Working from home has become a normal part of life due to the Coronavirus pandemic. Some will have taken to it better than others, appreciating the lack of commute or the morning rush. However, for many it is a significant challenge, having much less social interactions, being unable to meet with clients and feeling cooped up when they would rather be out and about.

 

While there are many different opinions regarding working from home, it does not change the fact that it has now become a necessity to keep the pandemic at bay. While there was once offices, stores and other places of work filled with people, many of these buildings now lay vacant. So the question is, what can legally be done with them?

 

Consultations have begun

 

The Ministry of Housing, Communities and Local Government has launched consultations regarding new permitted development rights for the change of use from ‘Commercial, Business and Service’ usage to residential usage in order to create new homes. Essentially, workplaces will be turned into living spaces if they can meet the requirements.

 

These consultations are scheduled to run from 3 December 2020 to 28 January 2021.

 

 

Use class changes

 

You may remember changes to the Use Classes of buildings occurred back in September when the government published The Town and Country Planning Regulations 2020. These regulations attempt to reflect the diverse nature of high streets in the UK, and fresh demands brought on by the coronavirus pandemic, which require how properties can be developed and used in different ways as time goes on. You can remind yourself of this in our article: The Law of the Land: Use Classes See Significant Changes!

 

Bearing these changes in mind, the government is looking to add further flexibility in terms of how buildings can be used now that many have been left empty, due to many employees now working from home. There is now a demand for a more streamlined application process and allowances for commercial property to be changed into residential property, amongst other types of developments.

 

Making the changes

 

One of the main areas of interest here is the proposed change of a building in Class E (Commercial, Business, and Service) into a residential building. Only premises which were in use class E on 1 September 2020 will benefit from the right to alteration.

 

According to the current information available, the proposed changes will “significantly beyond existing rights, allowing for restaurants, indoor sports, and crèches etc. to benefit from the change use to residential under permitted development rights for the first time.”

 

It seems to us that the government is anticipating the work from home model that has become such a big part of life will remain throughout the pandemic and beyond, meaning many commercial buildings will no longer be needed.

 

 

Size considerations

 

It is currently being proposed that there is no size limit on the buildings that can be altered for residential use. The thinking here is that there is no point in a building lying vacant simply because it does not meet size recommendations when it could still be used for something. Of course, where a building is far too small to be used as a residential area, this will be taken into account, but there is currently no cut off point in terms of size. It will be discussed further as part of the consultations.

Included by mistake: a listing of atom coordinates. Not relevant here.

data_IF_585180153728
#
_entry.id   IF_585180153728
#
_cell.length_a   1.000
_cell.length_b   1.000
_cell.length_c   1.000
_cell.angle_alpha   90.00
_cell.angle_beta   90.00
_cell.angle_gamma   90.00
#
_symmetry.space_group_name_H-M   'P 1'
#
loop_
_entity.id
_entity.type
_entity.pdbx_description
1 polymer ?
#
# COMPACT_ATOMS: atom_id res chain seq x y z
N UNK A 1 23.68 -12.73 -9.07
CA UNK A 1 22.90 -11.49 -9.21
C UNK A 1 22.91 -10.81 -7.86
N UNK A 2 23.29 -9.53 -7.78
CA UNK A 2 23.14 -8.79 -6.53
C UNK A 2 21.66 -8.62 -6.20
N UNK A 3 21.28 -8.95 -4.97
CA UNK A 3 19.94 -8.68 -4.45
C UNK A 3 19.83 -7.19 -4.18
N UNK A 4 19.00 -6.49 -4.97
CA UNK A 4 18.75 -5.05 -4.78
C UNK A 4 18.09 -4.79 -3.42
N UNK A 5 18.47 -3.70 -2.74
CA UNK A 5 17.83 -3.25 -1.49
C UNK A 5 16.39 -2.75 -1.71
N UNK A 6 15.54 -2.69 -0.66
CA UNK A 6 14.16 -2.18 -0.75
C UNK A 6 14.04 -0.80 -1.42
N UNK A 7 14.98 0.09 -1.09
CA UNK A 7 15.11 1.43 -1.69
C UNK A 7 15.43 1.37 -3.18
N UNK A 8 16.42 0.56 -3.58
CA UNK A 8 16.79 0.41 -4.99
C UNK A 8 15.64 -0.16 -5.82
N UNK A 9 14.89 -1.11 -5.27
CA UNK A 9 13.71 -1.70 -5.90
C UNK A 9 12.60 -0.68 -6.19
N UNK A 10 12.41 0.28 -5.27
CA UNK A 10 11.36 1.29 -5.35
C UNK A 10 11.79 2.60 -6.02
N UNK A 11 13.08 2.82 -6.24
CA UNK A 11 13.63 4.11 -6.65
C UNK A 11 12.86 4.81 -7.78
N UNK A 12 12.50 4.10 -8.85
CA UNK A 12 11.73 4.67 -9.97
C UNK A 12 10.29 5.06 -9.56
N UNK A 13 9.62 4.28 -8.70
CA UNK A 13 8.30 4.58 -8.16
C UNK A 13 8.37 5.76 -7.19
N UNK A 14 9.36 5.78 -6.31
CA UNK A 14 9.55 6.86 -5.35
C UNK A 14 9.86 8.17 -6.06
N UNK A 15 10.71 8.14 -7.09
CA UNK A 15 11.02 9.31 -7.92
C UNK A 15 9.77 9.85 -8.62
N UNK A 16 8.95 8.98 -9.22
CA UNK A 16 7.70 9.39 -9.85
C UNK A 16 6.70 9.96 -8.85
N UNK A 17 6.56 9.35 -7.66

It is understood that some buildings previously used for retail or other commercial use will offer large spaces to work with, potentially giving developers the chance to build multiple residential properties in their place.

 

Area considerations

 

There will be areas that are unable to be changed to residential property for various reasons, such as the area being of historical or scientific interest, listed buildings and land within their curtilage; sites that are or contain scheduled monuments; or safety hazard areas would clearly be exempted from any alterations.

 

The safety and health of the potential resident once the property has been altered will be considered, which means events such as flooding, fire safety, contamination, building stability and availability of natural light will always be considered before any development takes place.

 

 

Planning is key

 

Any applications for prior approval is to be accompanied by detailed floor plans (or blueprints) showing dimensions and proposed use of each room, including the position of windows, information necessary for the consideration of the matters for prior approval, and an appropriate fee. The consultation proposes a fee per dwelling of £96, capped at a maximum of the fee for 50 dwellings.

 

What do we think?

 

We are pleased to see planning going into this area, as we certainly agree that buildings are better off being used for something than simply standing vacant for months or even years on end. We hope that the consultations go well and that appropriate plans are written up, and some of these commercial buildings can get turned into residential ones and serve a new purpose.

 

With the coronavirus hitting some harder than others, and an expected increase of homelessness potentially on the cards, we would also like to see some of these buildings put to good use for those who need some extra support. It would be pleasant to see some homeless shelters get developed as well as regular flats and houses. We will have to wait and see how it turns out!

 

The GOV page related to these consultations can be found here.

 

 

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